Circulatory System

The circulatory system is made up of the heart, blood and blood vessels known as arteries, capillaries and veins. The heart pumps blood throughout your body through the blood vessels. Blood delivers oxygen and nutrients to cells and carries away carbon dioxide and other waste materials.

© Microsoft Corporation. All Rights Reserved.

Microsoft ® Encarta ® 2006. © 1993-2005 Microsoft Corporation. All rights reserved.


Heart and Circulation

Did you ever send a valentine with the shape of a heart on it? Did you ever hear someone say, “That came straight from my heart?” People talk about hearts a lot. People have always known that hearts are very important.

You have a heart. Your heart does not look like a valentine heart. Your heart is a pump. When you run very fast, your heart pumps hard and fast. You can feel your heart pumping, or beating.


Microsoft ® Encarta ® 2006. © 1993-2005 Microsoft Corporation. All rights reserved.

Your heart looks like an upside-down pear. It is about the size of your closed fist. It is almost in the middle of your chest. It is just off to the left side.

Your heart is made of muscle. It is divided into four parts called chambers. The chambers are hollow inside. The two chambers on top are called atria. The chambers on the bottom are called ventricles. Your heart also has four valves that let blood in and out of the chambers.

Tubes called arteries come out of your heart. Tubes called veins go into your heart. Arteries and veins are also called blood vessels.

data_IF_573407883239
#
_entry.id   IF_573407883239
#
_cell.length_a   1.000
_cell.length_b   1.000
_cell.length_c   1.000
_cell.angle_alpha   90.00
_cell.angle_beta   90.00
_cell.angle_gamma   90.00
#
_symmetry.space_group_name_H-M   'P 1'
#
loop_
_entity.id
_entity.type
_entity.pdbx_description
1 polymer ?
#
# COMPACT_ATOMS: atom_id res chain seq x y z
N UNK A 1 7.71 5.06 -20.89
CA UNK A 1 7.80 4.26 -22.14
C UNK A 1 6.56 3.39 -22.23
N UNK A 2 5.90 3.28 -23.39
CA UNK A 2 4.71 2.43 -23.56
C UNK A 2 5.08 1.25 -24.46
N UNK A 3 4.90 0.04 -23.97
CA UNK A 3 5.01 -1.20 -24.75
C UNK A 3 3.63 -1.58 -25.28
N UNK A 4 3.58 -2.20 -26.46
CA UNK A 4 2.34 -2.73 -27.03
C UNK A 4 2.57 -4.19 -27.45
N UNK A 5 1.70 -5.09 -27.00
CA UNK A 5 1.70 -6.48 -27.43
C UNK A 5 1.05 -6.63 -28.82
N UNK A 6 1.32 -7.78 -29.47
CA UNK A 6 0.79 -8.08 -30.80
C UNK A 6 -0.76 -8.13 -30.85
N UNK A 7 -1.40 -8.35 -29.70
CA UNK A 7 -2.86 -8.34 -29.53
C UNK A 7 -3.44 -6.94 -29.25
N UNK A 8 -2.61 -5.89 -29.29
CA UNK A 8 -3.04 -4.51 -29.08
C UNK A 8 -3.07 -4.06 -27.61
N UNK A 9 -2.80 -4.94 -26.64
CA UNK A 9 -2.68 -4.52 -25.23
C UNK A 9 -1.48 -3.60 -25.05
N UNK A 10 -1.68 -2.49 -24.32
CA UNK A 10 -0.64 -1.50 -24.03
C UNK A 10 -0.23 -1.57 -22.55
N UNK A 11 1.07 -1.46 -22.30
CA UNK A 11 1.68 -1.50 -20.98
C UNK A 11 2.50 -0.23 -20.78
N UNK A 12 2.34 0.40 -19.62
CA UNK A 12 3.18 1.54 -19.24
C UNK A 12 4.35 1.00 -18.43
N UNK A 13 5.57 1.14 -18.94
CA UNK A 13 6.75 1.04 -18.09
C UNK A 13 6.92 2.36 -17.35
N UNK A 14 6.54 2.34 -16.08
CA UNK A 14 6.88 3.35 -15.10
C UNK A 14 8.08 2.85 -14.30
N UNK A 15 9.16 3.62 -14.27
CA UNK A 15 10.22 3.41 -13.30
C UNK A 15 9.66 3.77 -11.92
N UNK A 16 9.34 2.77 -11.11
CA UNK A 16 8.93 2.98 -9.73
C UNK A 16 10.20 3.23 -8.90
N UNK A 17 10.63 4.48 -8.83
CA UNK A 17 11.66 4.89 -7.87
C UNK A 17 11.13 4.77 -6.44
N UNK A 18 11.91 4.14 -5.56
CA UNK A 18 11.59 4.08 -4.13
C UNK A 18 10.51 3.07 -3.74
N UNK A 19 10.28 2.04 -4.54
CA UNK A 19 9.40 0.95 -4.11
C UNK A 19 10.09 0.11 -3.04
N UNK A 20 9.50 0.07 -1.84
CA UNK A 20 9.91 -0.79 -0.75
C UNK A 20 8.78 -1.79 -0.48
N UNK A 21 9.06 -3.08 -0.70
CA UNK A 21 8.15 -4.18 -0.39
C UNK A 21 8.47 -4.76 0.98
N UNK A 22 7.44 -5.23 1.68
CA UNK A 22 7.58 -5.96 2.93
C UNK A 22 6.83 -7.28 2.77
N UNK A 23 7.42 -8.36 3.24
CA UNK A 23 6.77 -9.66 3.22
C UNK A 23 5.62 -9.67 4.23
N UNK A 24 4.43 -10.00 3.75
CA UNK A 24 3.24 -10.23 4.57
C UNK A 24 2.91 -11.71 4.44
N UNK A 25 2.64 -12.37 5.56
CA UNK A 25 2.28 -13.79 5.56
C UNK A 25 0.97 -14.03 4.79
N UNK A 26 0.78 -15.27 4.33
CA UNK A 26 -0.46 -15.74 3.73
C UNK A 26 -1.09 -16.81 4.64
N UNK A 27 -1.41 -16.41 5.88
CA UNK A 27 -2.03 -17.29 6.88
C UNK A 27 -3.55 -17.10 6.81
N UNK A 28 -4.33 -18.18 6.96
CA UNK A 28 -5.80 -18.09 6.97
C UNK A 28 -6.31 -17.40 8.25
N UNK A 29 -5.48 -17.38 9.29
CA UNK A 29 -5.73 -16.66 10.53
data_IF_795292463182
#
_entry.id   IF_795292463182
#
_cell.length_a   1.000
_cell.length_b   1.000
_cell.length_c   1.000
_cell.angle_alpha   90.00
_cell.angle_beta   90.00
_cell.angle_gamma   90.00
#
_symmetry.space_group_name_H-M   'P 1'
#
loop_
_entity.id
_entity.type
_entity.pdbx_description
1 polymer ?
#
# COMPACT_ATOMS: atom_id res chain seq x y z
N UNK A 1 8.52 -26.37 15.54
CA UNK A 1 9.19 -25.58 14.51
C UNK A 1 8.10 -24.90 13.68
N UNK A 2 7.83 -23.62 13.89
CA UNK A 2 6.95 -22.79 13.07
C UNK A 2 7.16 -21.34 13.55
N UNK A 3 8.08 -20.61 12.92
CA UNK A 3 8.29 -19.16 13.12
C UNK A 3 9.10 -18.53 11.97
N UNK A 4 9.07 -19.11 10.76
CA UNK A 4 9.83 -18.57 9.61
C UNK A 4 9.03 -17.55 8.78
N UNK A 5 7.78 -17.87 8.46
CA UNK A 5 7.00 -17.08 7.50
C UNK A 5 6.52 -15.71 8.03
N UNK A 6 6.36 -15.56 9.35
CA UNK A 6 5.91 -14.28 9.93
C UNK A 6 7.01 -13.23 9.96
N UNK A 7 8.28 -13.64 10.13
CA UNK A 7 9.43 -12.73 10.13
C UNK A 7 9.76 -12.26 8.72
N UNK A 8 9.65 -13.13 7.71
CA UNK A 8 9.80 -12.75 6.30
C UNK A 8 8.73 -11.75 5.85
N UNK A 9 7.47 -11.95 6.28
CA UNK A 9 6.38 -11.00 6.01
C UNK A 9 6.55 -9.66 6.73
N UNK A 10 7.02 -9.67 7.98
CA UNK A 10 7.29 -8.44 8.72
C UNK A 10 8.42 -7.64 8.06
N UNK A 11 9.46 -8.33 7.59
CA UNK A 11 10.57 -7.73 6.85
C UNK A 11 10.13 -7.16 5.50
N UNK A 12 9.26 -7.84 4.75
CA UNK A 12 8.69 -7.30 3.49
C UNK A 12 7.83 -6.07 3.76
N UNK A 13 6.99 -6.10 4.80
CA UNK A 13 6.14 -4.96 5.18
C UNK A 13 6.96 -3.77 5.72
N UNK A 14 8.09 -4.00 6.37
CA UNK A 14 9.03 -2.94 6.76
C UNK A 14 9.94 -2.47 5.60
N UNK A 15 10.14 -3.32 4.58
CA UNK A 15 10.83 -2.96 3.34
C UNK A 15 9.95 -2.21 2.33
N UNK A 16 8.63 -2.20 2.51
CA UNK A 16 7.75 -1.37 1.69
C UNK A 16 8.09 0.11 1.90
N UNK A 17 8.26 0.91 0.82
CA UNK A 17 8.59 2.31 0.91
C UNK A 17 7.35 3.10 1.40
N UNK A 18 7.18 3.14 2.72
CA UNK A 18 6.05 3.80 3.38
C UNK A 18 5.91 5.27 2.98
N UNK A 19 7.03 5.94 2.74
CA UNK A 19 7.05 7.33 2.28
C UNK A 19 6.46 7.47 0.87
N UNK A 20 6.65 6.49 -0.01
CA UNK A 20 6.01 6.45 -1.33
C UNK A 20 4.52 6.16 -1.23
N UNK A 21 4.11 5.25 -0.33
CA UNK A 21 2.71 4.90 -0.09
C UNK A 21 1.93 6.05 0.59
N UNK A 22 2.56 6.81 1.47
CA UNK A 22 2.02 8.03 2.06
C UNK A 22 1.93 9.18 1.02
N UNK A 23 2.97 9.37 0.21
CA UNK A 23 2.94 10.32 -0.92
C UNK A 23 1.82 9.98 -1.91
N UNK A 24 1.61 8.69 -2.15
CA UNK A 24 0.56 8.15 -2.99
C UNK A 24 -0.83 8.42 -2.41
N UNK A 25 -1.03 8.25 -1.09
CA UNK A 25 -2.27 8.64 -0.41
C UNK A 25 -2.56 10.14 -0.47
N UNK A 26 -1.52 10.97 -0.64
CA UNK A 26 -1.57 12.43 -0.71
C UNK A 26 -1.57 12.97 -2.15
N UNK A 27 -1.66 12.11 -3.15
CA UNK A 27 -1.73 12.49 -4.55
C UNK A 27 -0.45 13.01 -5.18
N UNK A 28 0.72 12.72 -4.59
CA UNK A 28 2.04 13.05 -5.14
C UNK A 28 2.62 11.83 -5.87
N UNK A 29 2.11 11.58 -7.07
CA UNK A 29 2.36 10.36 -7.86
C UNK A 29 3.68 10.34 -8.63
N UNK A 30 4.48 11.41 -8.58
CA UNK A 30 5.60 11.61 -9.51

Your heart pumps blood. Blood comes into the atria or top chambers of your heart. Your ventricles, or bottom chambers, pump blood out to every part of your body.

Blood going out of your heart carries food and oxygen. Every part of your body needs food and oxygen for energy. You need energy for your body to work and for you to stay alive. Your heart pumps blood carrying food and oxygen through your arteries. Big arteries carry the blood to your legs and arms. The arteries get smaller and smaller the farther out they go. Little blood vessels called capillaries take blood to your cells. Everything in your body is made of tiny cells.

Your cells give off waste products when they make energy from food and oxygen. One of these waste products is a gas called carbon dioxide. The blood in your capillaries picks up the waste products. Capillaries connect to bigger veins. The pumping of your heart pushes the blood through your veins.



Your veins carry blood back to your heart. The chambers on the right side of your heart take care of blood coming back through your veins. First, the blood comes into your right atrium, the top chamber. Your right atrium pumps the blood into your right ventricle, the bottom chamber. Your right ventricle pumps the blood through an artery into your lungs.


Your blood has to get rid of carbon dioxide. It has to get a fresh supply of oxygen. Your lungs take care of both jobs. Carbon dioxide from your blood goes into your lungs. Your lungs get rid of the carbon dioxide when you breathe out.

Then you breathe in. Your lungs get oxygen from breathing in air. Your lungs fill up with oxygen. Your blood picks up a new supply of oxygen from your lungs. Now your blood is ready to go out through your arteries to all the parts of your body.